Friends, colleagues, and patrons, it’s time for my Annual Report. You’re all so kind as to support my work each year with donations and with spreading the word, and I try to be transparent with you about what exactly you’re supporting.
This year it felt like I had a lot less time to devote to side projects and tutorials. Maybe that’s just my perception, and it’s not actually true — it’s been a confusing year for many of us. But in whatever quantity I was able to, I’m glad to have been able to give back to the community that has taught me so much, and to repay your faith in me. With your support in 2021 I was able to (in no particular order):
Organize a mapping exhibit at the Overture Center, here in Madison. My colleague Tanya Andersen and I assembled a group of maps to help show the people of our area just how much cartography is connected back to our community. This is actually something that’s been in the works for a couple of years now, and we’re so pleased that we could finally make it happen. It’s up through January 16th if you happen to be in Madison.
Organize a special NACIS Map Gallery exhibit in Oklahoma City, Map Where your Heart is. It was great to see people share maps of places dear to them!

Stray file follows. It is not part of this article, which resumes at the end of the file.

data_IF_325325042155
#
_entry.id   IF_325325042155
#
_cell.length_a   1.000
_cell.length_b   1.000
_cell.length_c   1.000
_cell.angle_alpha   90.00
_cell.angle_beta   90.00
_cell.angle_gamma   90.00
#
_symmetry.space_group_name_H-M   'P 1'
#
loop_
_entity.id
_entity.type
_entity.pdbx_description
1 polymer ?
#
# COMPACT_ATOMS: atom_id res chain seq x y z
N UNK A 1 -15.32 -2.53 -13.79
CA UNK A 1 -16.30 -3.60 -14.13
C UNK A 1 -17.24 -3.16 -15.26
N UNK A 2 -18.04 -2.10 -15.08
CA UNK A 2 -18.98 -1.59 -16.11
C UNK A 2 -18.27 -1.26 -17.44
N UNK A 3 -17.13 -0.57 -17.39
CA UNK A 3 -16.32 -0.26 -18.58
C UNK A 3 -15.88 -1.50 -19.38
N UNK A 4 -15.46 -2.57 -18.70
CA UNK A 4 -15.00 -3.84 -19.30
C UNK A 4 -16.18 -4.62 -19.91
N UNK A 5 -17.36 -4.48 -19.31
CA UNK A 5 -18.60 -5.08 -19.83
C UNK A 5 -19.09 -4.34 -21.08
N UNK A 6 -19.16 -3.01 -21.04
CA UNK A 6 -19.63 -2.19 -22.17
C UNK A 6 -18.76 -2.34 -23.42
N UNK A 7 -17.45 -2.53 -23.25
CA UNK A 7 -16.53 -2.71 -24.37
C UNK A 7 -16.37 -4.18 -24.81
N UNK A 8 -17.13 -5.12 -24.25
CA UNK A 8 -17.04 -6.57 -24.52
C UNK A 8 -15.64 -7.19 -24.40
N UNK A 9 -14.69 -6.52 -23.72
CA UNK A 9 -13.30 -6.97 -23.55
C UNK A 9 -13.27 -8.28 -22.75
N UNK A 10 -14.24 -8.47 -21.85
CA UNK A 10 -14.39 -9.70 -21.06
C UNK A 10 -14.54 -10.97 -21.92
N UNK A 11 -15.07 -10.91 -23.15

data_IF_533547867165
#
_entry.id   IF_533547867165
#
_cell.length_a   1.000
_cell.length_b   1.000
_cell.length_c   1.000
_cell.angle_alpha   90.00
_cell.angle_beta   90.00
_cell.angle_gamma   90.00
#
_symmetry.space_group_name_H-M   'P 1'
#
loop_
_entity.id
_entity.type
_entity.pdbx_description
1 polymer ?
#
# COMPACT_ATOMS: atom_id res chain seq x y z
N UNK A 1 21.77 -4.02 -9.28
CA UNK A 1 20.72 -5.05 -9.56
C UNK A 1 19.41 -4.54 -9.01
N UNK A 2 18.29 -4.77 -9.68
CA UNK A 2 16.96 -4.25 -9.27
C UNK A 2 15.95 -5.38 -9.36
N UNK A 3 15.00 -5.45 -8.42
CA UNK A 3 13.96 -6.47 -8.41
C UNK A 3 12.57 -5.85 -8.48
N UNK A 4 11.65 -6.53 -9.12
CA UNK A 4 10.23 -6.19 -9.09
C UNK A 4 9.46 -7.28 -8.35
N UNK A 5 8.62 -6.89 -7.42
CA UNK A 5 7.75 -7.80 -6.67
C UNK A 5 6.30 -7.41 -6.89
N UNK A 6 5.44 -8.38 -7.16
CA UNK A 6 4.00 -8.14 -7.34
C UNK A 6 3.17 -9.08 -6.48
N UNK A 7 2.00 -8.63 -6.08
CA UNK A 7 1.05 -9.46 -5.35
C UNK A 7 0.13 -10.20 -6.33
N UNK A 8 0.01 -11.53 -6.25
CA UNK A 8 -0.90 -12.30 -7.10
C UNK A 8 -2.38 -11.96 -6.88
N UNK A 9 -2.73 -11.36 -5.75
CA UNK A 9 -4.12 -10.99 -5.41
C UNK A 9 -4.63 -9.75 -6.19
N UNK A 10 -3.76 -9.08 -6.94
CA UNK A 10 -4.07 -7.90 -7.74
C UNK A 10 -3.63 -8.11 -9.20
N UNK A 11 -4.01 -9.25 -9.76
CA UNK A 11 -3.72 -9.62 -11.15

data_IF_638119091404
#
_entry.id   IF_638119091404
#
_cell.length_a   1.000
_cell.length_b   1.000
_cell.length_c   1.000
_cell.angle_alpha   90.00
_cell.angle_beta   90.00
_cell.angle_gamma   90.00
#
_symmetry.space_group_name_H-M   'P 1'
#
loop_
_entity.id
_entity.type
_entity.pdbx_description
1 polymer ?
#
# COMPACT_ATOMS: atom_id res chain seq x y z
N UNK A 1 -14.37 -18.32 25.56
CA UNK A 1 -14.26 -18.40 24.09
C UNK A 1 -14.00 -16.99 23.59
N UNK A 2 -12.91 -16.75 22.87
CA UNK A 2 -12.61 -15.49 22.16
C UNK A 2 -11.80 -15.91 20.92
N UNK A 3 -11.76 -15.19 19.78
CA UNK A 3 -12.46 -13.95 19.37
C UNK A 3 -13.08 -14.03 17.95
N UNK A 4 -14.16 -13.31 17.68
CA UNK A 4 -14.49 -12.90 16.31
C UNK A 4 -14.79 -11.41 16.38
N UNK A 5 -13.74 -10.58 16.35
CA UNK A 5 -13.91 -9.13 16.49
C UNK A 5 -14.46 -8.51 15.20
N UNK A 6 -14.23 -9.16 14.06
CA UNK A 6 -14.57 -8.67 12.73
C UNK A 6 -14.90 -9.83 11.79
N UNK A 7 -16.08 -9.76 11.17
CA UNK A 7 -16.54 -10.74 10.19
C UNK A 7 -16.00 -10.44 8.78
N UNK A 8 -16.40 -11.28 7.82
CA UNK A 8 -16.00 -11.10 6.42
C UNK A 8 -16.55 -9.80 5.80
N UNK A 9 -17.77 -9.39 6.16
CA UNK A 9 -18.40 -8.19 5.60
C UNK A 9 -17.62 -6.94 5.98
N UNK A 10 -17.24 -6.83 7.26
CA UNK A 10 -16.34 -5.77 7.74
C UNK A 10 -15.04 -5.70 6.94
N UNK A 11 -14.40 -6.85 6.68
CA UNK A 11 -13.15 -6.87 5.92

Answer a lot of questions via email, Twitter DMs, YouTube comments, Slack, etc. I spend a lot of my pro bono time out of the public eye. People write to me each year asking for software help (especially Blender), career advice, interviews for school projects, etc. I try to take the time to write back to everyone. It’s not really something I’d considered, when writing tutorials: the more resources you put out there, the more of these kinds of interactions they generate. I’m happy to help, and will try to keep up as long as the the volume remains manageable.
Volunteer to teach a class at UW. Tanya Andersen and I teamed up to run an independent study class at the University of Wisconsin. We met weekly (remotely) with our three students, advising them as they developed projects and carried them through to completion. This is some of my favorite work — being able to show people, hands-on (virtually) how to accomplish practical cartographic steps, and then watching them make great things with those tools.
Continue my “Live Carto” series from 2019–20, with four new broadcasts. It’s been fun to be able to work on a project and have people there alongside me to keep me company, especially during this pandemic isolation. I’ve appreciated being able to meet people from all over the world, and to be able to share knowledge with them in this format. I’ll continue doing this on occasion in the coming year!
Keep my tutorials updated. As software changes, often these resources need updating to stay useful (it can be frustrating and confusing to read through a tutorial that doesn’t quite match what you’re seeing on screen). I recently upgraded by Blender tutorial with new screenshots and workflow adjustments in response to that program being updated.
Create non-tutorial musings. That background blurring tutorial pushed me to consider some larger concepts that ended up as both their own blog post and a NACIS presentation.